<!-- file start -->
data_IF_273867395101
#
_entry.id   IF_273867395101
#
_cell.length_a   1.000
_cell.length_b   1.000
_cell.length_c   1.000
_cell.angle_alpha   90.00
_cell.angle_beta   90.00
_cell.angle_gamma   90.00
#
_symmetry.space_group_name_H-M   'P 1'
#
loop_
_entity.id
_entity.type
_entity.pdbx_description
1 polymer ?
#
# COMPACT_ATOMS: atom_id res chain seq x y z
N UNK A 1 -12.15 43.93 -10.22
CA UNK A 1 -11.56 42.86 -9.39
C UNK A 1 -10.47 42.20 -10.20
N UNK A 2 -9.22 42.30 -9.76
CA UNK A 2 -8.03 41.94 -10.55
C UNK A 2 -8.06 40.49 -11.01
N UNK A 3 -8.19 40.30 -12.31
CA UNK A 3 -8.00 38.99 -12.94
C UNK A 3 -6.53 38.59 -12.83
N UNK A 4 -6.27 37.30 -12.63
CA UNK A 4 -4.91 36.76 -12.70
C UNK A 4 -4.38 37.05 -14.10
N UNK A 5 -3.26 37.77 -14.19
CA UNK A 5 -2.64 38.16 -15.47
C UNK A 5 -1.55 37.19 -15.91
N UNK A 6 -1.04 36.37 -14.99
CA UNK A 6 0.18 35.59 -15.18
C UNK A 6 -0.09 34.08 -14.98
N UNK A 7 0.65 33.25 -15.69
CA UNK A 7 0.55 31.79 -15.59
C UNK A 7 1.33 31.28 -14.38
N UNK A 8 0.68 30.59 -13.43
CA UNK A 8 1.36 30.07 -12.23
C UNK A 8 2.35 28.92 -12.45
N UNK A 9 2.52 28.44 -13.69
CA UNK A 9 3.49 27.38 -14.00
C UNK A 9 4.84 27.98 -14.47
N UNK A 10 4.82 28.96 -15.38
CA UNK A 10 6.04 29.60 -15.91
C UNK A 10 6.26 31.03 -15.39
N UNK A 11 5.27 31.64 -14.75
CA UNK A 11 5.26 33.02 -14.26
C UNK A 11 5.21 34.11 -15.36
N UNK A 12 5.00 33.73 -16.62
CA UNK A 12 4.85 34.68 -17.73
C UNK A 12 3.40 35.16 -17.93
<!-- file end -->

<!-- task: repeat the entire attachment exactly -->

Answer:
data_IF_273867395101
#
_entry.id   IF_273867395101
#
_cell.length_a   1.000
_cell.length_b   1.000
_cell.length_c   1.000
_cell.angle_alpha   90.00
_cell.angle_beta   90.00
_cell.angle_gamma   90.00
#
_symmetry.space_group_name_H-M   'P 1'
#
loop_
_entity.id
_entity.type
_entity.pdbx_description
1 polymer ?
#
# COMPACT_ATOMS: atom_id res chain seq x y z
N UNK A 1 -12.15 43.93 -10.22
CA UNK A 1 -11.56 42.86 -9.39
C UNK A 1 -10.47 42.20 -10.20
N UNK A 2 -9.22 42.30 -9.76
CA UNK A 2 -8.03 41.94 -10.55
C UNK A 2 -8.06 40.49 -11.01
N UNK A 3 -8.19 40.30 -12.31
CA UNK A 3 -8.00 38.99 -12.94
C UNK A 3 -6.53 38.59 -12.83
N UNK A 4 -6.27 37.30 -12.63
CA UNK A 4 -4.91 36.76 -12.70
C UNK A 4 -4.38 37.05 -14.10
N UNK A 5 -3.26 37.77 -14.19
CA UNK A 5 -2.64 38.16 -15.47
C UNK A 5 -1.55 37.19 -15.91
N UNK A 6 -1.04 36.37 -14.99
CA UNK A 6 0.18 35.59 -15.18
C UNK A 6 -0.09 34.08 -14.98
N UNK A 7 0.65 33.25 -15.69
CA UNK A 7 0.55 31.79 -15.59
C UNK A 7 1.33 31.28 -14.38
N UNK A 8 0.68 30.59 -13.43
CA UNK A 8 1.36 30.07 -12.23
C UNK A 8 2.35 28.92 -12.45
N UNK A 9 2.52 28.44 -13.69
CA UNK A 9 3.49 27.38 -14.00
C UNK A 9 4.84 27.98 -14.47
N UNK A 10 4.82 28.96 -15.38
CA UNK A 10 6.04 29.60 -15.91
C UNK A 10 6.26 31.03 -15.39
N UNK A 11 5.27 31.64 -14.75
CA UNK A 11 5.26 33.02 -14.26
C UNK A 11 5.21 34.11 -15.36
N UNK A 12 5.00 33.73 -16.62
CA UNK A 12 4.85 34.68 -17.73
C UNK A 12 3.40 35.16 -17.93